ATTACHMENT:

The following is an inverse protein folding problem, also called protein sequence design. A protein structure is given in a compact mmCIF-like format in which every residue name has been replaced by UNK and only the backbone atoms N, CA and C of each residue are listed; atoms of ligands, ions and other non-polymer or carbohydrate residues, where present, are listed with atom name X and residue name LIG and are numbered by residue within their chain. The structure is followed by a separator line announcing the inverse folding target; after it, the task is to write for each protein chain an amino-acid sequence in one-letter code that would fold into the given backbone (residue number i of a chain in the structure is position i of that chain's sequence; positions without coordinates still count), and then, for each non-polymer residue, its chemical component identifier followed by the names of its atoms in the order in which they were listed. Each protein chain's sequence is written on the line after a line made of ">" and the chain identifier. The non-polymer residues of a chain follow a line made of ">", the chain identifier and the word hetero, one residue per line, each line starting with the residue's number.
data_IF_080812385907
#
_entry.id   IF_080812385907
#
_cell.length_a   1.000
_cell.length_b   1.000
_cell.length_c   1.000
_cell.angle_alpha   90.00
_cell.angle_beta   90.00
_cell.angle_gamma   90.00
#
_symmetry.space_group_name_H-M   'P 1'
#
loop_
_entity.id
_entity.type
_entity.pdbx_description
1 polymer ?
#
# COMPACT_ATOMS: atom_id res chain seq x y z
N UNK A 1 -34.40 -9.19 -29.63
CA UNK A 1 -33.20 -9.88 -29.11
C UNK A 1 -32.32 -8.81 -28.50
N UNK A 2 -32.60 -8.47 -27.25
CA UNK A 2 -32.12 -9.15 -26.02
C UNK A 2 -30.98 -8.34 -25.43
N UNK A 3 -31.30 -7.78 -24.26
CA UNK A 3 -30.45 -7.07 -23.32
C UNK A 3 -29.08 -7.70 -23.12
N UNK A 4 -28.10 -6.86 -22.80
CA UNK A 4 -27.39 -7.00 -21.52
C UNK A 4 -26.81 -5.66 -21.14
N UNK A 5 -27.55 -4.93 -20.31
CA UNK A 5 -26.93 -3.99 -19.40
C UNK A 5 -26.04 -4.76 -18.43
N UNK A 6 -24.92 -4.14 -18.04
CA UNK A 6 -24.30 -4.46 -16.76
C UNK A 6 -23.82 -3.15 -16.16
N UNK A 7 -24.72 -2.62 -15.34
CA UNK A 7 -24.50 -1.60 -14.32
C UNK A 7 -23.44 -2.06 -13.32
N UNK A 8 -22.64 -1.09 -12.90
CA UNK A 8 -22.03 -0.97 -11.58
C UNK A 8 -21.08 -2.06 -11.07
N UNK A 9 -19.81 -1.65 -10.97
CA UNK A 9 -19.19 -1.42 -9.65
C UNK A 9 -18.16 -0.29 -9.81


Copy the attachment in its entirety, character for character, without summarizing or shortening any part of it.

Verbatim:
The following is an inverse protein folding problem, also called protein sequence design. A protein structure is given in a compact mmCIF-like format in which every residue name has been replaced by UNK and only the backbone atoms N, CA and C of each residue are listed; atoms of ligands, ions and other non-polymer or carbohydrate residues, where present, are listed with atom name X and residue name LIG and are numbered by residue within their chain. The structure is followed by a separator line announcing the inverse folding target; after it, the task is to write for each protein chain an amino-acid sequence in one-letter code that would fold into the given backbone (residue number i of a chain in the structure is position i of that chain's sequence; positions without coordinates still count), and then, for each non-polymer residue, its chemical component identifier followed by the names of its atoms in the order in which they were listed. Each protein chain's sequence is written on the line after a line made of ">" and the chain identifier. The non-polymer residues of a chain follow a line made of ">", the chain identifier and the word hetero, one residue per line, each line starting with the residue's number.
data_IF_080812385907
#
_entry.id   IF_080812385907
#
_cell.length_a   1.000
_cell.length_b   1.000
_cell.length_c   1.000
_cell.angle_alpha   90.00
_cell.angle_beta   90.00
_cell.angle_gamma   90.00
#
_symmetry.space_group_name_H-M   'P 1'
#
loop_
_entity.id
_entity.type
_entity.pdbx_description
1 polymer ?
#
# COMPACT_ATOMS: atom_id res chain seq x y z
N UNK A 1 -34.40 -9.19 -29.63
CA UNK A 1 -33.20 -9.88 -29.11
C UNK A 1 -32.32 -8.81 -28.50
N UNK A 2 -32.60 -8.47 -27.25
CA UNK A 2 -32.12 -9.15 -26.02
C UNK A 2 -30.98 -8.34 -25.43
N UNK A 3 -31.30 -7.78 -24.26
CA UNK A 3 -30.45 -7.07 -23.32
C UNK A 3 -29.08 -7.70 -23.12
N UNK A 4 -28.10 -6.86 -22.80
CA UNK A 4 -27.39 -7.00 -21.52
C UNK A 4 -26.81 -5.66 -21.14
N UNK A 5 -27.55 -4.93 -20.31
CA UNK A 5 -26.93 -3.99 -19.40
C UNK A 5 -26.04 -4.76 -18.43
N UNK A 6 -24.92 -4.14 -18.04
CA UNK A 6 -24.30 -4.46 -16.76
C UNK A 6 -23.82 -3.15 -16.16
N UNK A 7 -24.72 -2.62 -15.34
CA UNK A 7 -24.50 -1.60 -14.32
C UNK A 7 -23.44 -2.06 -13.32
N UNK A 8 -22.64 -1.09 -12.90
CA UNK A 8 -22.03 -0.97 -11.58
C UNK A 8 -21.08 -2.06 -11.07
N UNK A 9 -19.81 -1.65 -10.97
CA UNK A 9 -19.19 -1.42 -9.65
C UNK A 9 -18.16 -0.29 -9.81